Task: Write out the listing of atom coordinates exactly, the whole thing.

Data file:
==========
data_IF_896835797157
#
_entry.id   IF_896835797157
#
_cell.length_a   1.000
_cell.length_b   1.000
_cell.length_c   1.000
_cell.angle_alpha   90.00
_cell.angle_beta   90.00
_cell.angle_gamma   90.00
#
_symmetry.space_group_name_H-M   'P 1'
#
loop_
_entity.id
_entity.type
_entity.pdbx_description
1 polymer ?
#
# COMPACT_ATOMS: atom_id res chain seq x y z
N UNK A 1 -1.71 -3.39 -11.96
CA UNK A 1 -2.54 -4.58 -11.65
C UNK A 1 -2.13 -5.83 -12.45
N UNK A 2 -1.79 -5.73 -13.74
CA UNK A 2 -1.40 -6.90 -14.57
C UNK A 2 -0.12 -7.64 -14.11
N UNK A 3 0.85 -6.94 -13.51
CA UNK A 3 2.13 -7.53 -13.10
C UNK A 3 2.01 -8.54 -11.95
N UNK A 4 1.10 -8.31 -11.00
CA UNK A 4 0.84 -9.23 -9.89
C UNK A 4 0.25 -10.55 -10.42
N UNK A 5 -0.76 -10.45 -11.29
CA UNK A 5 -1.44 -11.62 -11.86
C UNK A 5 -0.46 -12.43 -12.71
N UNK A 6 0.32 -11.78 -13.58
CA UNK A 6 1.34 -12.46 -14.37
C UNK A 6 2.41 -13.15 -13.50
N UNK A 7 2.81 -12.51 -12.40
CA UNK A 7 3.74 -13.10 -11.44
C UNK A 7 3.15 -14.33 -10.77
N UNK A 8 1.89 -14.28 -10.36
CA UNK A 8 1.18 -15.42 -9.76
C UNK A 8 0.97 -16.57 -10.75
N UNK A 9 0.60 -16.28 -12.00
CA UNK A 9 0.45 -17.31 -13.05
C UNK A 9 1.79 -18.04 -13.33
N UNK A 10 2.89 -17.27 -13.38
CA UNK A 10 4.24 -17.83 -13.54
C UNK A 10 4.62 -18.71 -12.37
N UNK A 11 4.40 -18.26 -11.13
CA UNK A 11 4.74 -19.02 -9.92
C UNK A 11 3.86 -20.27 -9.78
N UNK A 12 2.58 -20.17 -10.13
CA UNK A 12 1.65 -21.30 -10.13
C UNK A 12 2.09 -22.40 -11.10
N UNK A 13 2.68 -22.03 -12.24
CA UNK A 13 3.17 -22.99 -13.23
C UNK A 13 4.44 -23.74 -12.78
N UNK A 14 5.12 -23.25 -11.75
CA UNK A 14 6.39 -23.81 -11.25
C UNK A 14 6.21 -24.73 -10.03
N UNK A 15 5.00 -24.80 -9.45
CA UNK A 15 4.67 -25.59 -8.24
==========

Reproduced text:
data_IF_896835797157
#
_entry.id   IF_896835797157
#
_cell.length_a   1.000
_cell.length_b   1.000
_cell.length_c   1.000
_cell.angle_alpha   90.00
_cell.angle_beta   90.00
_cell.angle_gamma   90.00
#
_symmetry.space_group_name_H-M   'P 1'
#
loop_
_entity.id
_entity.type
_entity.pdbx_description
1 polymer ?
#
# COMPACT_ATOMS: atom_id res chain seq x y z
N UNK A 1 -1.71 -3.39 -11.96
CA UNK A 1 -2.54 -4.58 -11.65
C UNK A 1 -2.13 -5.83 -12.45
N UNK A 2 -1.79 -5.73 -13.74
CA UNK A 2 -1.40 -6.90 -14.57
C UNK A 2 -0.12 -7.64 -14.11
N UNK A 3 0.85 -6.94 -13.51
CA UNK A 3 2.13 -7.53 -13.10
C UNK A 3 2.01 -8.54 -11.95
N UNK A 4 1.10 -8.31 -11.00
CA UNK A 4 0.84 -9.23 -9.89
C UNK A 4 0.25 -10.55 -10.42
N UNK A 5 -0.76 -10.45 -11.29
CA UNK A 5 -1.44 -11.62 -11.86
C UNK A 5 -0.46 -12.43 -12.71
N UNK A 6 0.32 -11.78 -13.58
CA UNK A 6 1.34 -12.46 -14.37
C UNK A 6 2.41 -13.15 -13.50
N UNK A 7 2.81 -12.51 -12.40
CA UNK A 7 3.74 -13.10 -11.44
C UNK A 7 3.15 -14.33 -10.77
N UNK A 8 1.89 -14.28 -10.36
CA UNK A 8 1.18 -15.42 -9.76
C UNK A 8 0.97 -16.57 -10.75
N UNK A 9 0.60 -16.28 -12.00
CA UNK A 9 0.45 -17.31 -13.05
C UNK A 9 1.79 -18.04 -13.33
N UNK A 10 2.89 -17.27 -13.38
CA UNK A 10 4.24 -17.83 -13.54
C UNK A 10 4.62 -18.71 -12.37
N UNK A 11 4.40 -18.26 -11.13
CA UNK A 11 4.74 -19.02 -9.92
C UNK A 11 3.86 -20.27 -9.78
N UNK A 12 2.58 -20.17 -10.13
CA UNK A 12 1.65 -21.30 -10.13
C UNK A 12 2.09 -22.40 -11.10
N UNK A 13 2.68 -22.03 -12.24
CA UNK A 13 3.17 -22.99 -13.23
C UNK A 13 4.44 -23.74 -12.78
N UNK A 14 5.12 -23.25 -11.75
CA UNK A 14 6.39 -23.81 -11.25
C UNK A 14 6.21 -24.73 -10.03
N UNK A 15 5.00 -24.80 -9.45
CA UNK A 15 4.67 -25.59 -8.24